The negotiations that we’ve chosen to focus on are profit vs. environment and waste vs. recycle. The purpose of the profit vs. environment negotiation is that, instead of a focus on earning the largest profit possible, there is the consideration of things such as discounting items that are made by the customer through sustainable means that allows for a eco-friendly environment. Also, the capital spent at the beginning of the project is greater than the average. In the case of a typical restaurant, the amount of money utilized at the start is less because instead of considering a more “green” energy source, they focus purely on future profits, not thinking of the money that could be saved in using a renewable source of energy such as solar power.  In place of a more traditional means of energy, Café Habana supports itself with its solar powered roof, offering excess energy to its neighbors and saving money on electricity.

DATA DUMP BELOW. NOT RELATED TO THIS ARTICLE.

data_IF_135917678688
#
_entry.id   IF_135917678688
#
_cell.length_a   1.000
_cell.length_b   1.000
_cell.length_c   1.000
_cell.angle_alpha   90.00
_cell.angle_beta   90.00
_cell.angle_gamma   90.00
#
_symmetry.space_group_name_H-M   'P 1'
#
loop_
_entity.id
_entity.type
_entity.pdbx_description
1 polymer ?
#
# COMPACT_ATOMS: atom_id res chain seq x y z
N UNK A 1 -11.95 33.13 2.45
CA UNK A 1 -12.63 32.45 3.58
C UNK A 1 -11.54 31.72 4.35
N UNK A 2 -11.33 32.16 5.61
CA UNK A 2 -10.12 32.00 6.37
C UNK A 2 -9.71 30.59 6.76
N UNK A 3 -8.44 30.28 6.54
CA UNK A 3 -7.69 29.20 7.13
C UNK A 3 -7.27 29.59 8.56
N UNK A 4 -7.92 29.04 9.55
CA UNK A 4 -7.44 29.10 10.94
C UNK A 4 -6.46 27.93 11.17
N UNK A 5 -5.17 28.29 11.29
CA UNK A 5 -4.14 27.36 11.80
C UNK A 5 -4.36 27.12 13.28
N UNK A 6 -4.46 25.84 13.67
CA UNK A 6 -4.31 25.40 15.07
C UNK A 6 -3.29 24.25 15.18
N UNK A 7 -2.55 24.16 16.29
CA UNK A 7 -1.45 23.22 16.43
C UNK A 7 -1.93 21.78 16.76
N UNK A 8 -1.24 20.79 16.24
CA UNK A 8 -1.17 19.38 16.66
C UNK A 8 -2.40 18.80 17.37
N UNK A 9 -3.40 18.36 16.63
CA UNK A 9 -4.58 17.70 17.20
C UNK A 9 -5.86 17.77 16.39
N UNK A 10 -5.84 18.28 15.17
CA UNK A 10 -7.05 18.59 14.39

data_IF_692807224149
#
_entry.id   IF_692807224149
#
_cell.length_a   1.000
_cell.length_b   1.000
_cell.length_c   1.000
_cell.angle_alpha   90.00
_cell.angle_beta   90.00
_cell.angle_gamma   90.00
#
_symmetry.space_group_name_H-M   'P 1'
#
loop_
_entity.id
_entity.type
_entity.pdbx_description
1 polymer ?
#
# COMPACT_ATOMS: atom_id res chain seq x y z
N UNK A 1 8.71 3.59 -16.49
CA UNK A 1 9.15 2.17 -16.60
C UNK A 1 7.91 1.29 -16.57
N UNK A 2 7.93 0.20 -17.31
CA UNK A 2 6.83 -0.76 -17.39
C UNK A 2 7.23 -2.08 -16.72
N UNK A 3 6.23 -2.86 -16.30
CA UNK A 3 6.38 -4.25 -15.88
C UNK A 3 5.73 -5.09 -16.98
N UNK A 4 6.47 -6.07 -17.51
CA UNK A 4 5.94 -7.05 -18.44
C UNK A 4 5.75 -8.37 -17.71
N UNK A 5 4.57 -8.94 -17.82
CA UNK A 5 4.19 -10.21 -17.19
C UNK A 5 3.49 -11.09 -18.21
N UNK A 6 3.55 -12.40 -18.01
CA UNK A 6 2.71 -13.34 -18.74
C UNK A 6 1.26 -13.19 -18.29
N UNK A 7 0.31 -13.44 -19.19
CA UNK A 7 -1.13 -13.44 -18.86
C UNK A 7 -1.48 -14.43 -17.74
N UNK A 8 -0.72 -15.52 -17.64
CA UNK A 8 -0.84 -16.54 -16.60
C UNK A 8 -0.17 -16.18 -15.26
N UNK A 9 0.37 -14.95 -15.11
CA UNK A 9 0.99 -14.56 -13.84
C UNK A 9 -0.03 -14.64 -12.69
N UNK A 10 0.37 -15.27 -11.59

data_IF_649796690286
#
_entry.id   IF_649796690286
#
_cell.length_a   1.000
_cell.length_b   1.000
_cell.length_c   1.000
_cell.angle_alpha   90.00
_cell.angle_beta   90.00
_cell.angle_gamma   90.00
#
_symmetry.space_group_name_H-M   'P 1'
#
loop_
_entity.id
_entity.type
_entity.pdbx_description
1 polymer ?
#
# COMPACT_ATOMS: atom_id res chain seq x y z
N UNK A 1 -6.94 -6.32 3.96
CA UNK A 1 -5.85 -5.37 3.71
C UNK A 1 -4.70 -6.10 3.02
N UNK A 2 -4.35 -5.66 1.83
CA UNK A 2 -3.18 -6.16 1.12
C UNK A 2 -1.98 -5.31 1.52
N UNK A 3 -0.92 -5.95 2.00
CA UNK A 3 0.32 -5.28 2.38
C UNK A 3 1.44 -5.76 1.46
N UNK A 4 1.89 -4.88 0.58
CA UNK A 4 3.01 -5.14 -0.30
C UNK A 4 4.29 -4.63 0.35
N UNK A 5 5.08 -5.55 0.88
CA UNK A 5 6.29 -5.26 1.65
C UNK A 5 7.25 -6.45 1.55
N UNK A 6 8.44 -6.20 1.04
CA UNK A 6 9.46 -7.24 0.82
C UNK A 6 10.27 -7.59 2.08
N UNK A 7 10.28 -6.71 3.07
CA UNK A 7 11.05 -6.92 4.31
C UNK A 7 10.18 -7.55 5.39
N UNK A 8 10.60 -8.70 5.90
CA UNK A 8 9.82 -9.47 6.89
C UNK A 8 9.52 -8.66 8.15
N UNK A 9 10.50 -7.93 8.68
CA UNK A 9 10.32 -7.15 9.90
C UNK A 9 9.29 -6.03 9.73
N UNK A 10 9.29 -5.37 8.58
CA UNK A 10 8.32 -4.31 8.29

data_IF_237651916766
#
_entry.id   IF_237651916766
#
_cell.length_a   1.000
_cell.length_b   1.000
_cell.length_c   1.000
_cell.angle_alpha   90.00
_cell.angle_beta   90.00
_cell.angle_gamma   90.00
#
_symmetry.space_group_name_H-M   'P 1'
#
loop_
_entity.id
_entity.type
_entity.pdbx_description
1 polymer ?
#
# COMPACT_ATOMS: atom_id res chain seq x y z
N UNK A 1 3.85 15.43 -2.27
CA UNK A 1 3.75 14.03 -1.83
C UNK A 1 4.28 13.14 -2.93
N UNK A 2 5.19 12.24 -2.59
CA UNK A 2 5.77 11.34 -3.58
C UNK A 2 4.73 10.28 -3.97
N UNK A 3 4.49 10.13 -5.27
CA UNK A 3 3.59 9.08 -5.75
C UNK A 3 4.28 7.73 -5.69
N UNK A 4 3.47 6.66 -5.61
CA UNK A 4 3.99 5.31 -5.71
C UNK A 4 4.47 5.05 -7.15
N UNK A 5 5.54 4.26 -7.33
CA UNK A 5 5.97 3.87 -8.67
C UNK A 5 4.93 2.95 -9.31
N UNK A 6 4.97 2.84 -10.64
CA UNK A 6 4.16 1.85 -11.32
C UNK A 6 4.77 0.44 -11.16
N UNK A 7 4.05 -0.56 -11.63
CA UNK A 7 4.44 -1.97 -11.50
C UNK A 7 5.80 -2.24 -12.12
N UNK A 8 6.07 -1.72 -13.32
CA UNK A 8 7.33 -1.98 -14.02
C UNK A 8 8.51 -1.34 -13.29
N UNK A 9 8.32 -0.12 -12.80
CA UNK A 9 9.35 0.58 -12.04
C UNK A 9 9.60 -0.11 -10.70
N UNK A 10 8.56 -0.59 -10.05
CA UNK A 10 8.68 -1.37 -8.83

Our second negotiation is waste vs. recycle. Obviously this topic is gaining momentum in the world today. Now, people are trying to move away from simply throwing things away and moving towards recycling products. In the spirit of “going green”, Nike created a soccer jersey made of old plastic bottles. In fact, nine World Cup teams were wearing uniforms made of recycled bottles. Just as Sean Meenan has converted his car to run on recycled cooking oil from his restaurant, people are now in search of new ways to recycle and reduce their carbon footprint on the world, and Café Habana is leading these people forward. Instead of disposable plastic utensils, they use compostable materials. Although these are much more expensive for the average person, Café Habana buys them in bulk, making it more cost-effective for them and, once again, making Café Habana more eco-friendly.

Café Habana

10, نوفمبر 2010

Andrea Del Risco, Michelle Kraus, Colleen Lu